Disclosure at the police station

When at interview, the purpose of the police's questioning is to ask you about your involvement or suspected involvement in an offence. But before you are expected to answer questions, your lawyer will be able to speak to the Officer in the Case (OiC) to determine what evidence they have against you. This process is known as disclosure. Without a lawyer, it is rare to get the same level of detail in disclosure than if you were represented.

The first place for a solicitor to find out details about your case is on the custody record. This is a record of everything that happens to you when at the police station. From being given a blanket to visiting a nurse to get painkillers, all details will be noted on the custody record.

The custody record is an invaluable tool in holding the police to account given that it is a log of a detainee's detention. One is entitled to read their custody record but not necessarily have a copy of the entire document.

Having a solicitor present can help persuade a custody sergeant to give a copy of the whole record. The document effectively acts as an insurance policy for you by documenting everything that has happened to you in custody. Your solicitor will also be able to scrutinise the content of the custody record and see if there are any challengeable or objectionable actions.

During disclosure, the OiC will discuss the details of your arrest and the evidence with your solicitor. The OiC does not strictly have to tell the solicitor every single detail however. Where the disclosure is extremely brief (For example: "Your client was seen doing X at Y location and I want to question him about it"), a solicitor may be able to persuade the OiC to give more information.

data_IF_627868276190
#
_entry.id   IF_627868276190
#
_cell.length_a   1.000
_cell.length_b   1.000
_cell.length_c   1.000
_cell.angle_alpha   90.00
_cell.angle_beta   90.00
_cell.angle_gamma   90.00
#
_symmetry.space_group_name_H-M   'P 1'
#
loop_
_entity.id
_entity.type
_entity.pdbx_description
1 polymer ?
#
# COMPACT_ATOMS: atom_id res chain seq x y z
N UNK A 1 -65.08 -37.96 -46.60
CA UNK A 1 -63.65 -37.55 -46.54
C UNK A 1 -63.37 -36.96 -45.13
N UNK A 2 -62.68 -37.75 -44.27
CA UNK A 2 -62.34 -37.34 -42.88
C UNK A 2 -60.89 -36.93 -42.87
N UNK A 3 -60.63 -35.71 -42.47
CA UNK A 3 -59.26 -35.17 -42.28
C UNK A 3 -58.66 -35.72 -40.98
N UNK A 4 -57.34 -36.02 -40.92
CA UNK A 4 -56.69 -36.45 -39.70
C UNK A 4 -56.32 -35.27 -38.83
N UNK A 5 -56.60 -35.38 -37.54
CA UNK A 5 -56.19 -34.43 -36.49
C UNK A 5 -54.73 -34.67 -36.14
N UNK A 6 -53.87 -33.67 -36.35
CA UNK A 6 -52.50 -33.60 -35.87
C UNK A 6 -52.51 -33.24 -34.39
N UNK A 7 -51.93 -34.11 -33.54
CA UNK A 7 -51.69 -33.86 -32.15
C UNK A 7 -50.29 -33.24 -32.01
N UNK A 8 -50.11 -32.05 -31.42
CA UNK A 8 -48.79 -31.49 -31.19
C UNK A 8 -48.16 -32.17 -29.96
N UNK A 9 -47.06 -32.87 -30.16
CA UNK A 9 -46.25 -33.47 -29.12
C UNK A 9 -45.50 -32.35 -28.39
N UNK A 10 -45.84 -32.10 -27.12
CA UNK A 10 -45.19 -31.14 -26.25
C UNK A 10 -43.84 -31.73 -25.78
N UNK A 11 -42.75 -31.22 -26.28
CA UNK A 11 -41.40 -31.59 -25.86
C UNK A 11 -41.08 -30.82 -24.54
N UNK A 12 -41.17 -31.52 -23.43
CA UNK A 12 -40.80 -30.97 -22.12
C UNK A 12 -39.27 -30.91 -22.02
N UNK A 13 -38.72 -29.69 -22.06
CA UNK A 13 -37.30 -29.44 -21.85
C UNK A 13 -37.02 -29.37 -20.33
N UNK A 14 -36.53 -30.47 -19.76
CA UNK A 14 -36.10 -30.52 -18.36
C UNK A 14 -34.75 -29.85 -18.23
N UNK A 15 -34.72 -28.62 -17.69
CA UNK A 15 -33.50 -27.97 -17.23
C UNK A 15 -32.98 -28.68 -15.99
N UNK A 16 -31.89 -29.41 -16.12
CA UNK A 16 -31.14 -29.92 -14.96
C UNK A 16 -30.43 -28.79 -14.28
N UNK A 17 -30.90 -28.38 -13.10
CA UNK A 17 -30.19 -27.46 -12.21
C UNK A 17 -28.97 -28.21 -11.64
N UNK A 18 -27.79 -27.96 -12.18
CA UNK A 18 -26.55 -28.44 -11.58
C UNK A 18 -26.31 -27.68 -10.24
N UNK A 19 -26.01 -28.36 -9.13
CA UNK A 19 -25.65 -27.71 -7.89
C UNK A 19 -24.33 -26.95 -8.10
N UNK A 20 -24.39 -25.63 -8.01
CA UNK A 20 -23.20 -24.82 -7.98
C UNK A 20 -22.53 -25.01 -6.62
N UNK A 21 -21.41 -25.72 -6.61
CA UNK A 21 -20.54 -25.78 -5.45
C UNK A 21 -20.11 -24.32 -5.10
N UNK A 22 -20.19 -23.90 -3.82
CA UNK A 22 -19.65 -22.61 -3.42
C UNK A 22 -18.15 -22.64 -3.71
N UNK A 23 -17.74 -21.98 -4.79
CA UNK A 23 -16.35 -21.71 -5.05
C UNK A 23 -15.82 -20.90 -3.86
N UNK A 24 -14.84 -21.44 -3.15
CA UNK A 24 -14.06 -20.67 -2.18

The more information you have, the better informed you are as to how to conduct the interview. The level of disclosure can also give an idea as to the strength of the police's case against the suspect.

However, brief disclosure may be a police tactic to later ambush a suspect with crucial evidence. If police give piecemeal disclosure during interview, a solicitor can ask for a pause in the questioning to facilitate additional disclosure and give advice on how to proceed.

The advantages of having a solicitor assist you at the police station are obvious when one considers disclosure. Knowing what evidence the police have against you can make a crucial difference on the advice given and how the interview is conducted.

Our elite private client criminal team has vast experience of representing clients right from the early police station stage, to the Crown Court and beyond. We are also acknowledged leaders in the field of criminal appeals - and will always offer a free, no-obligation discussion on how best we can help defend you.


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